This review first appeared in the Historical Novel Society’s November update.

In Game Nine of The World Series…

World-Series-Trophy 2013I realize it took me three tries to pass calculus, but even I know that 5 + 3 = 8 and 5 + 2 = 7. But those right answers look wrong if you’re talking about the World Series. The National League vs. American league playoff has always been a best-of-seven games battle. First team to win four games is declared the Champion.

1903 World Series PosterWell—maybe not.
In the first World Series, 1903, Boston (American League) beat Pittsburg (National League) five to three in a best-of-nine game format.

Since 1905, the World Series has been a best-of-seven playoff except for the three years after World War One when intense interest expanded the Series to its original nine games.

  • 1919: Cincinnati over the Chicago White Sox (5-3) (The year of the Black Sox scandal)
  • 1920: Cleveland over Brooklyn (5-2)
  • 1921: New York Giants over New York Yankees (5-3)

If you’re keeping score, you’ve noted that the World Series wasn’t played in 1904. The Yankees won the NL championship and refused to play Boston because they considered the new (1901) AL to be the minor leagues.

Don’t believe me? You can look it up. As Eddie Bennett, the Yankee’s batboy from 1921 to 1933, said in my story “Good Luck”It’s in all the record books.”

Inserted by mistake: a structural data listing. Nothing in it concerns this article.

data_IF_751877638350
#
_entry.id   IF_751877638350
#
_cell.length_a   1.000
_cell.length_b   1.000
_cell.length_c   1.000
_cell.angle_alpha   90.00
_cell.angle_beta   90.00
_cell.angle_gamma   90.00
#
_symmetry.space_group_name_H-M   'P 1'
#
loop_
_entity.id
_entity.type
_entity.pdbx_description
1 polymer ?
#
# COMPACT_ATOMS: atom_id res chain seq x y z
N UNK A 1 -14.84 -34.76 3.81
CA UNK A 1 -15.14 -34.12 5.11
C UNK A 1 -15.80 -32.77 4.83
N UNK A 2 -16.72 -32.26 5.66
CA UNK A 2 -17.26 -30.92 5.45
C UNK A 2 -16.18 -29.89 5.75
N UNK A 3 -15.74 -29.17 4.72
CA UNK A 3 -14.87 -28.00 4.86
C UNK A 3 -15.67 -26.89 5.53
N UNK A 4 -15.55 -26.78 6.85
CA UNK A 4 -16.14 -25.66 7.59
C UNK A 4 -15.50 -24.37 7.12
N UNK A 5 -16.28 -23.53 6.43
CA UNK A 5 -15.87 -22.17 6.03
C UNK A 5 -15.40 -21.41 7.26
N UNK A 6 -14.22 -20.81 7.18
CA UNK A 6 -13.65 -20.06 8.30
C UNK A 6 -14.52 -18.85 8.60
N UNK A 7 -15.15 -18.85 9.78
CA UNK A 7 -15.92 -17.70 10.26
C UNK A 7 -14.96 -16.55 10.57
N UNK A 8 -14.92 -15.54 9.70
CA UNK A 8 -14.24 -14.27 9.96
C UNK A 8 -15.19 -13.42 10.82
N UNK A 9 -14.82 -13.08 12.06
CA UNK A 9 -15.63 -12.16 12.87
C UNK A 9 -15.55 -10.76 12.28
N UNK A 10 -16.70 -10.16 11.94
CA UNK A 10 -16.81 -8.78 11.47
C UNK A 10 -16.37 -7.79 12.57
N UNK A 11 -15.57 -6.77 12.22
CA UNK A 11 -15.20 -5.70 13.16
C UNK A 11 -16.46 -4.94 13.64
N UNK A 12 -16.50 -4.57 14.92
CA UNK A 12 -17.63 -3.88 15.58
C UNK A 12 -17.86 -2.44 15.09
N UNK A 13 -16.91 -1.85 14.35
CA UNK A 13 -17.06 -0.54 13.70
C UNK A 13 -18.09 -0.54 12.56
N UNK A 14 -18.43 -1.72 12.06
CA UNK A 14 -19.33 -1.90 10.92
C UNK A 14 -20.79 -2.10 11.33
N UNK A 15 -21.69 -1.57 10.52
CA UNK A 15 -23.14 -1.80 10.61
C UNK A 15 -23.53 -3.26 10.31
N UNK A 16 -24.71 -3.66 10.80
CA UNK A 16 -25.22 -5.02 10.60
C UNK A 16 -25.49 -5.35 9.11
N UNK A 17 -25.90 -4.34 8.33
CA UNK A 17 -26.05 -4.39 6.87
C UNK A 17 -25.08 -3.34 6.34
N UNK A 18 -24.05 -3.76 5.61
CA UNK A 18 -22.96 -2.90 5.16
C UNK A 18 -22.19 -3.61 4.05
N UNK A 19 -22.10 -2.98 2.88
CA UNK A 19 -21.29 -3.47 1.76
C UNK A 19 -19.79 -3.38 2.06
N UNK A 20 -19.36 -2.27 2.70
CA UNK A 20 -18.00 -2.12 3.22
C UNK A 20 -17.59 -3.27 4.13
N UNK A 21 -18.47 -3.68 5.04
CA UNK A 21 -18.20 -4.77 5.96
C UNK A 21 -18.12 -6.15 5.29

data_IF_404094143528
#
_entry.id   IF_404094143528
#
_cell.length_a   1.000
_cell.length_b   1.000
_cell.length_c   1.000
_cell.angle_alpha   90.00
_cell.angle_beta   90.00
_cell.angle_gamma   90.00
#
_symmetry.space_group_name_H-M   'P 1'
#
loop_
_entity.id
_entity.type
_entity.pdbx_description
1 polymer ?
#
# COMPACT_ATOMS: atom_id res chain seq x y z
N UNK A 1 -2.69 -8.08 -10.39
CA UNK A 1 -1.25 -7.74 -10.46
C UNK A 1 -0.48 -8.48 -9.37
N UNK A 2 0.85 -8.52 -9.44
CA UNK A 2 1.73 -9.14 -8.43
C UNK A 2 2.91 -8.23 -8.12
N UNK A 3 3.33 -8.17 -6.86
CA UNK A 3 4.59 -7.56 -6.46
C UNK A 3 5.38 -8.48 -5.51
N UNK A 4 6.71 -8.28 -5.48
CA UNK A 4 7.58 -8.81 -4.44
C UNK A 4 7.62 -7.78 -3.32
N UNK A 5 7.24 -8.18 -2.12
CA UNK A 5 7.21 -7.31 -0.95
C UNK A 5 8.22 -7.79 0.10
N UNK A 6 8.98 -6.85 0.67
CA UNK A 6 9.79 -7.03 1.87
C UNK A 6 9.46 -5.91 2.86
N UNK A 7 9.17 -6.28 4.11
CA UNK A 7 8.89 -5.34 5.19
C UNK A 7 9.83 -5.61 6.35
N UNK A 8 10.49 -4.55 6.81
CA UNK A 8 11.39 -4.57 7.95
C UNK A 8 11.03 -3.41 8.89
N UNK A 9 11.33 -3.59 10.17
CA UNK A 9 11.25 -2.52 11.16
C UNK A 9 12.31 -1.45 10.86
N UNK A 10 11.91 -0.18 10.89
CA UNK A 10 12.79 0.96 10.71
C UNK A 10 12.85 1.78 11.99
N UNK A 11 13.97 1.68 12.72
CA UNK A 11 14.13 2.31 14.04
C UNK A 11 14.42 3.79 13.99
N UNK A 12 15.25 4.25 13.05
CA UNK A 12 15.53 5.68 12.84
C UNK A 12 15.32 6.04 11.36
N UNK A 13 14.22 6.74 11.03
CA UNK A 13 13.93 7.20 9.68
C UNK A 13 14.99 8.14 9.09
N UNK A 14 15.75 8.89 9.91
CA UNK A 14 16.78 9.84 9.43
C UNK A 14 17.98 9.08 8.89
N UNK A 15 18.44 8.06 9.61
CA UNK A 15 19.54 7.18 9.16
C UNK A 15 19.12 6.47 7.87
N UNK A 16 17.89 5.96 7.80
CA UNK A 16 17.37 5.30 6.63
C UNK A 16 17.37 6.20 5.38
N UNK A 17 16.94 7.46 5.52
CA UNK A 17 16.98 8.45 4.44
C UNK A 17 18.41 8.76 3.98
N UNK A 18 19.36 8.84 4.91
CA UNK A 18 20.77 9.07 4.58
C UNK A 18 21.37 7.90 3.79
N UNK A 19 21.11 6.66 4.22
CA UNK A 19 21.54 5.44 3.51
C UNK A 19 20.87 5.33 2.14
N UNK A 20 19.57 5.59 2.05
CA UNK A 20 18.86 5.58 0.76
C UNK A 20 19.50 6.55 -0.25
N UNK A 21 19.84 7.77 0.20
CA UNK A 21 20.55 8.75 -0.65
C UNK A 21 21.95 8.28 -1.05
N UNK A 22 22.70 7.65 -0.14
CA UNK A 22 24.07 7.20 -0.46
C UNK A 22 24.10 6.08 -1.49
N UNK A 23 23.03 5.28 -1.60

Linked Short Story Collections

Linked story collections combine the best of the short story (quick read, compressed action) with the long arc and multiple characters of a well-crafted novel.

Individual stories are unique, like a single stem in an English Garden, but when combined with flowers unlike themselves, their power to amaze increases.

Lately, I came across a list of linked story collections, some familiar friends and others new acquaintances. For those who love linked stories as much as I do, here’s an expanded list including some of my favorites.

Please add a comment about your favorite linked story collections and check back for new titles.

Recognizing a contemporary model in story collections, The New York Times (October 4, 2015) listed five story collections linked by theme rather than characters.

Starred (*) books suggested by friends. Thank you all so much!

  1. All That Man Is by David Szalay – Stories about nine men in different phases of life
  2. A Visit from the Goon Squad by Jennifer Egan Winner – 2011 Pulitzer Prize for Fiction
  3. Claire of the Sea Light by Edwidge Danticat
  4. Criminals: Love Stories by Valerie Trueblood  “Each of the fifteen stories asks two defining questions: What kind of love story is this? as well as, Who here is exactly what kind of criminal?”
  5. Egg Heaven by Robin Parks
  6. Ellen In Pieces by Caroline Adderson
  7. How Like an Angel by Jack Driscoll
  8. I Sailed with Magellan by Stuart Dybek
  9. Ideas of Heaven: A Ring of Stories by Joan Silber
  10. In Case We’re Separated by Alice Mattison
  11. Late Lights by Kara Weiss
  12. Lives of Girls and Women by Alice Munro
  13. Love Medicine by Louise Erdrich
  14. Not the End of the World by Kate Atkinson